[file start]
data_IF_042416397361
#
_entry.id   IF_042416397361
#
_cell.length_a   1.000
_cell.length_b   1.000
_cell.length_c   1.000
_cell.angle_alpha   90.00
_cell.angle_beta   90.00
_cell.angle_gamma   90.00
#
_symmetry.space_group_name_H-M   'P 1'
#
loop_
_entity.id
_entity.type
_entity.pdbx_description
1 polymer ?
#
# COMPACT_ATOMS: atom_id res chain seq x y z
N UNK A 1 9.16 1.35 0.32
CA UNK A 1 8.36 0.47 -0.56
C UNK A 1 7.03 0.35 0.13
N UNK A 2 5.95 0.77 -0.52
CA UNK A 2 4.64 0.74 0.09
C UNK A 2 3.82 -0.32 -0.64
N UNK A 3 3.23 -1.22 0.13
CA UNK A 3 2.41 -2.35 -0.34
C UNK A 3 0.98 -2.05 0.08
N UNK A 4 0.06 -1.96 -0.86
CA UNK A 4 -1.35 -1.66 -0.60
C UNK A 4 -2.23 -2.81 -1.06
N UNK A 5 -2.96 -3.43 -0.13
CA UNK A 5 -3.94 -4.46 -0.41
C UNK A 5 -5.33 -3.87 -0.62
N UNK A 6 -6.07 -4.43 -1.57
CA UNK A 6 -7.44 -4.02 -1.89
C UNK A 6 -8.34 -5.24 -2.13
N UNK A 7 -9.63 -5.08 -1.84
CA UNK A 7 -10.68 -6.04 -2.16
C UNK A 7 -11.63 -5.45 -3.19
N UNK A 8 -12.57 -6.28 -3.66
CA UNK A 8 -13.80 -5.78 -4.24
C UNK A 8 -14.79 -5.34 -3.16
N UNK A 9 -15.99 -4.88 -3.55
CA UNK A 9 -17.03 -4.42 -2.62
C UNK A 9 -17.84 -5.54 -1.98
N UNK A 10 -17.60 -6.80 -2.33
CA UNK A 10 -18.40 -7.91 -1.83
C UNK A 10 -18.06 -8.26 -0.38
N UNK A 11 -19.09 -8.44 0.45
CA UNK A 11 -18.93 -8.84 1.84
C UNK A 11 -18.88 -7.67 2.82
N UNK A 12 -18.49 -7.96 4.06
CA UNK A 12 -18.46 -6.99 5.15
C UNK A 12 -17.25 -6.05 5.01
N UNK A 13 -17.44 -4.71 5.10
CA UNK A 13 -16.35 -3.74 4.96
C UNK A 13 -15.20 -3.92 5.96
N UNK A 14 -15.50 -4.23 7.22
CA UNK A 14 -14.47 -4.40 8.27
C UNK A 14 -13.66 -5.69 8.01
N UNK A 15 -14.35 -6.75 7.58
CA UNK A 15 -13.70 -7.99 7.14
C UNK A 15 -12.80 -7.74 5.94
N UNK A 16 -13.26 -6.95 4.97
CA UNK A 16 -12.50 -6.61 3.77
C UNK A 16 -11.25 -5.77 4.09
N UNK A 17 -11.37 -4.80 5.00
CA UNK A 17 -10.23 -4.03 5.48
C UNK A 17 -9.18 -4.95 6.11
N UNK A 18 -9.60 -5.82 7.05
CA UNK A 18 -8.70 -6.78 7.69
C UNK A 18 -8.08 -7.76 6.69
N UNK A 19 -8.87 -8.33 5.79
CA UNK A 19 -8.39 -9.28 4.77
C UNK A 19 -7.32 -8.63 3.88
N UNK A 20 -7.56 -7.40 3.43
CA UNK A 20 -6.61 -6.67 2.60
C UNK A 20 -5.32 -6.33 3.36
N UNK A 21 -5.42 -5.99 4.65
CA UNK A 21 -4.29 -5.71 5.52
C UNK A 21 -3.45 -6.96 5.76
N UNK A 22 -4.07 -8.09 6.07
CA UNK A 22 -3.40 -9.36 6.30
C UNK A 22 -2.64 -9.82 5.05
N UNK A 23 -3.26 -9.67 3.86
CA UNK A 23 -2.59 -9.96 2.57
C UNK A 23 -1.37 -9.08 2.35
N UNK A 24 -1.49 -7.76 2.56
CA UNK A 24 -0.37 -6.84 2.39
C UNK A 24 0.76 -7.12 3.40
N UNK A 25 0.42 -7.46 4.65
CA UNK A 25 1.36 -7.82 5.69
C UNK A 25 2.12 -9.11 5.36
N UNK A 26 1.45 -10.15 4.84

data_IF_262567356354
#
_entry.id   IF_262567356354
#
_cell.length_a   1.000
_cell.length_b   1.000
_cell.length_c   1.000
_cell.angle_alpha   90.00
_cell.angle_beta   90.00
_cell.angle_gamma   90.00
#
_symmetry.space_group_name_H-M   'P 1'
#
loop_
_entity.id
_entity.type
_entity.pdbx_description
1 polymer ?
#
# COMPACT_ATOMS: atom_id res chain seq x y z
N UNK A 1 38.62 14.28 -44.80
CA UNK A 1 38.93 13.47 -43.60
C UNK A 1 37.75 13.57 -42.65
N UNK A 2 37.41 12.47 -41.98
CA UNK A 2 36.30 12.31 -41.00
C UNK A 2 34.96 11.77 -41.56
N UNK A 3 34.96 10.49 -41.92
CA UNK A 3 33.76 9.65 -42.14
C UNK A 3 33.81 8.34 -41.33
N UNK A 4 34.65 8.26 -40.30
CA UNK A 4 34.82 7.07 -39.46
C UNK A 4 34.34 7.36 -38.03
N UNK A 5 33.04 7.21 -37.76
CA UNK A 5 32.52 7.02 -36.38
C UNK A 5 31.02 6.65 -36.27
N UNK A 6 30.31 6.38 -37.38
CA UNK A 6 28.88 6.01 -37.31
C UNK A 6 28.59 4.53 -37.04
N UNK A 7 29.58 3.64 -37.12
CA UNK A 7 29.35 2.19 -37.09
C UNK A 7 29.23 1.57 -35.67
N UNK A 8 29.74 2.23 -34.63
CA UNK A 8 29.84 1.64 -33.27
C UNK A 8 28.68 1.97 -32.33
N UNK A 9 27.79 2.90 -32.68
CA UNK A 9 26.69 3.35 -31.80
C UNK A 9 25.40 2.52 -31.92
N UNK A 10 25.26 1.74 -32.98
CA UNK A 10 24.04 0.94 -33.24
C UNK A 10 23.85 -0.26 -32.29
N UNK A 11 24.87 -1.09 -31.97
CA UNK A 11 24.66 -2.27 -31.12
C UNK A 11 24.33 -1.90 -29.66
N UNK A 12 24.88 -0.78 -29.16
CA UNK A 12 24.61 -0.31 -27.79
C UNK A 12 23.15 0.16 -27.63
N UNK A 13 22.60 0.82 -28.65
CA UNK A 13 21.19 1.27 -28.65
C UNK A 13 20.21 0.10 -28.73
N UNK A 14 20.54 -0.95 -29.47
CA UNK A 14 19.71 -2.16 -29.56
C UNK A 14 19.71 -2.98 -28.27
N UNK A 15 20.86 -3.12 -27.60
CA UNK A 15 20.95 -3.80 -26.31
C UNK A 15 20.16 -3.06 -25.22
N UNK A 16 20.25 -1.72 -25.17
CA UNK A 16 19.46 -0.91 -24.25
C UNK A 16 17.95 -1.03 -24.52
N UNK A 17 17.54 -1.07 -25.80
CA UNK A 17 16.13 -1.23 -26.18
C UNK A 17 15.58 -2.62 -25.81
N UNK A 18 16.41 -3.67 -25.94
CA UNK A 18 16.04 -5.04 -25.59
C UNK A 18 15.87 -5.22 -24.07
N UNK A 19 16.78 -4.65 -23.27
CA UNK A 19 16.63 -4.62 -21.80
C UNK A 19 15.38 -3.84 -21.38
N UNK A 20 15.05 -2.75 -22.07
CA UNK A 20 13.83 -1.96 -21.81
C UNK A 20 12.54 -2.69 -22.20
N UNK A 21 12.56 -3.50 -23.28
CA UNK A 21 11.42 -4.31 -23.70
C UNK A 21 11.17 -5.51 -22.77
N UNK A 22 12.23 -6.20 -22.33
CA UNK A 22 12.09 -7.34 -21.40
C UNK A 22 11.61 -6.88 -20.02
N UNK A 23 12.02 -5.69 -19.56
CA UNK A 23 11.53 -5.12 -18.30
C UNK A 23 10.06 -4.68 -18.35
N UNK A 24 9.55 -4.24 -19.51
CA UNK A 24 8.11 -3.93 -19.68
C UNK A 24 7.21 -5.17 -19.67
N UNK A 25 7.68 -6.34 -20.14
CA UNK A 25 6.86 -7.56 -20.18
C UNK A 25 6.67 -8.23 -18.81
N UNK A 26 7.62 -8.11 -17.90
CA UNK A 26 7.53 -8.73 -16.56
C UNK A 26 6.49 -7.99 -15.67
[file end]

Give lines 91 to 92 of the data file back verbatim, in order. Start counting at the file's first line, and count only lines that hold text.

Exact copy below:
CA UNK A 24 -0.37 -6.84 2.39
C UNK A 24 0.76 -7.12 3.40